Ahead of the Education Building and Development Officers Group (EBDOG) conference at Birmingham’s ICC on 22 June, Ryan Turner, account manager for the Acivico education programmes team shares insight into the increasing demand for pupil places nationwide and suggests that schools need to start planning to fill the gap…
The latest statistics are predicting an all-time high in the national shortfall of pupil places over the next five years. On September 1st 2017, The local government association website warned “Almost half (49 per cent) of councils across the country are at risk of being unable to meet rising demand for secondary school places within the next five years…. and new analysis of Department for Education figures and local pupil forecasts warns that more than 125,000 children face missing out on a secondary school place by 2022/23.” The London boroughs in particular face a daunting task of having to provide 64,000 additional pupil places in the next six years at current growth rates.
The opportunity to expand pupil intake will be at the forefront of all local authorities’ minds in order to meet the statutory provision of providing pupil places. Schools have their own part to play….
Space is at a premium… while most educational establishments will feel they are already making efficient use of their existing buildings, carrying out an asset survey can pave the way to some creative thinking about reconfiguring what you already have to form a fresh new innovative teaching environment.
So unlock your potential!… you may be surprised at how much more you can do with what you already have. Schools can quite often expand by releasing some internal space that isn’t being used to its full potential and transform it into a valuable new learning area. Most Schools will also have the opportunity of expanding via new builds and extensions where their sites and budgets allow. This will provide a more substantial growth opportunity (greater numbers) but will need to be carefully planned with professional help and guidance to ensure the development is a success.
Avoid the growing pains when expanding your school, Ryan’s top five must-dos…
1) Review your current asset and critically analyse the use of all spaces, is there potential for internal remodelling to create new teaching areas?
2) Consider carefully the logistics and buildability of any proposed new build or extension and how it will affect the day to day running of the school during the construction period. Some projects will run on for a substantial amount of time and can significantly affect how a school performs. Your project team will need to have your business as usual concerns at the forefront of their plans.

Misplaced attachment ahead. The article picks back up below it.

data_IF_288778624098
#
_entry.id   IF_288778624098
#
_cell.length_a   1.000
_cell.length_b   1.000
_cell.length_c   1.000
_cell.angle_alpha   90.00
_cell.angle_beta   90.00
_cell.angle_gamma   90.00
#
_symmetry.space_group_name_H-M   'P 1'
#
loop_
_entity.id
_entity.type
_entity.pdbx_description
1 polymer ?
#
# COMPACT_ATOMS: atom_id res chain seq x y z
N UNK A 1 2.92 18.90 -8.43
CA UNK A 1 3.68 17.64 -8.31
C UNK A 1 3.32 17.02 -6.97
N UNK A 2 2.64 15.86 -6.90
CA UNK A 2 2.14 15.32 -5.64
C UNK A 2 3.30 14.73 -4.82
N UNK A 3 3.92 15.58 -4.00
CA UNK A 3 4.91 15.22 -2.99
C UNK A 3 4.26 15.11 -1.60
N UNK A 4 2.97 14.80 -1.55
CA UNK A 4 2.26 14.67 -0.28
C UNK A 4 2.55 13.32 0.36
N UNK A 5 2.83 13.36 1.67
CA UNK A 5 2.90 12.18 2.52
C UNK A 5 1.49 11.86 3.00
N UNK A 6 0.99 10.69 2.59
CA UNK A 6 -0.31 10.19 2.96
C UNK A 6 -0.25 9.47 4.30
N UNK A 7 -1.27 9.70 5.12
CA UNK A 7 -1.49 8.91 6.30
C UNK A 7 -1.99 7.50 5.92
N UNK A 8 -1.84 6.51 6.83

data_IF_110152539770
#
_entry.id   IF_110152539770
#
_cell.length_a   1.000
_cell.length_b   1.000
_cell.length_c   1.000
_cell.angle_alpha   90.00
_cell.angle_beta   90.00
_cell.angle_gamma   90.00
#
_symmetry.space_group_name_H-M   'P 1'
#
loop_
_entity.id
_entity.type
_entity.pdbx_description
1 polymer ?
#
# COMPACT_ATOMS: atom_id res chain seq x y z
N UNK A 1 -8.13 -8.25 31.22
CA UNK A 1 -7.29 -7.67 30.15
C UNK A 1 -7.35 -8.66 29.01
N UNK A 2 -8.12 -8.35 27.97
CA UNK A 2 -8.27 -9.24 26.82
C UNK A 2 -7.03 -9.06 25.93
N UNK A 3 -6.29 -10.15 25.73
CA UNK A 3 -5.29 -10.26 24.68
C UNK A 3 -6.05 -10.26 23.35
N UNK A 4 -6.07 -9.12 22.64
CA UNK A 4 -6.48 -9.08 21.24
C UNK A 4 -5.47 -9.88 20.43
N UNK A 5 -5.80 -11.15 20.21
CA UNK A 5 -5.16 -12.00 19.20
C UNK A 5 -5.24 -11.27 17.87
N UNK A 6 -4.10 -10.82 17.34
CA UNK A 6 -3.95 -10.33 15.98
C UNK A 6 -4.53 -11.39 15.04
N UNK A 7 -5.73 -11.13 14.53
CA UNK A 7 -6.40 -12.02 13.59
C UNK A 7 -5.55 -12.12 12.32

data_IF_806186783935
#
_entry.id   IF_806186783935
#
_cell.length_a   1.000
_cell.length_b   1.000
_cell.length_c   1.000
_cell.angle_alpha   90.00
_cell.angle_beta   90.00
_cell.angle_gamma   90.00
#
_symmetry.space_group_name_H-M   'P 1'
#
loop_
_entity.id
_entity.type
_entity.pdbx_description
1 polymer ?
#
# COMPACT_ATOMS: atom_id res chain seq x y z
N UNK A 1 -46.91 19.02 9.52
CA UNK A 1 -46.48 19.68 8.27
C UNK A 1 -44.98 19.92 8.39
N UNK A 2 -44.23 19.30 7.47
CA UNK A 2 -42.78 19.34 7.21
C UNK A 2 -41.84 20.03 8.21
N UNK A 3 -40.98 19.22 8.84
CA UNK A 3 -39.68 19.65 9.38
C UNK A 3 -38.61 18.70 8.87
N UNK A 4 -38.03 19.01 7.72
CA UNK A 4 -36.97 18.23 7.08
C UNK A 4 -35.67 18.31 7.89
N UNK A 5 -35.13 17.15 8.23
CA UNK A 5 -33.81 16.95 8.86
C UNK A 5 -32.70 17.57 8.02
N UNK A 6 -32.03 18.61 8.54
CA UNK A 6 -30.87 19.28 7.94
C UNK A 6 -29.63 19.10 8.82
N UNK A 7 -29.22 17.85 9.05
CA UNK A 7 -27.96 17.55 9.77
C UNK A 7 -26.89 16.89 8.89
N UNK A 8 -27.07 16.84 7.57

3) Consider orientation and efficiency of any new build scheme. You want the building to work as hard as it can for you in the most efficient way to provide value for money. Coordinating circulation space and ancillary space is key to succeeding in creating lean design footprints.
4) Have an idea of the masterplan for your school site and ensure your current development will not hamper the ability to use the site efficiently or restrict further development in the future.
5) Last but not least seek professional help to assist with planning any substantial build project. A good start is an Architect, Quantity Surveyor and Project Manager who can assist in designing, budgeting and programming your project to ensure it is ultimately a success.
Acivico is the wholly owned company of Birmingham City Council and has been instrumental in the additional primary place programme in Birmingham over the last 7 years working closely with the city’s Education team to deliver over 13,000 additional places. Acivico is also working with Academy trusts within the Birmingham area to expand existing estates.
Ryan Turner will be attending the EBDOG dinner and conference on 21/22 July and will be supporting the Acivico stand in the conference marketplace, come along and speak to Ryan and the team for advice on how Acivico can help you grow your school with a new build or refurbishment project.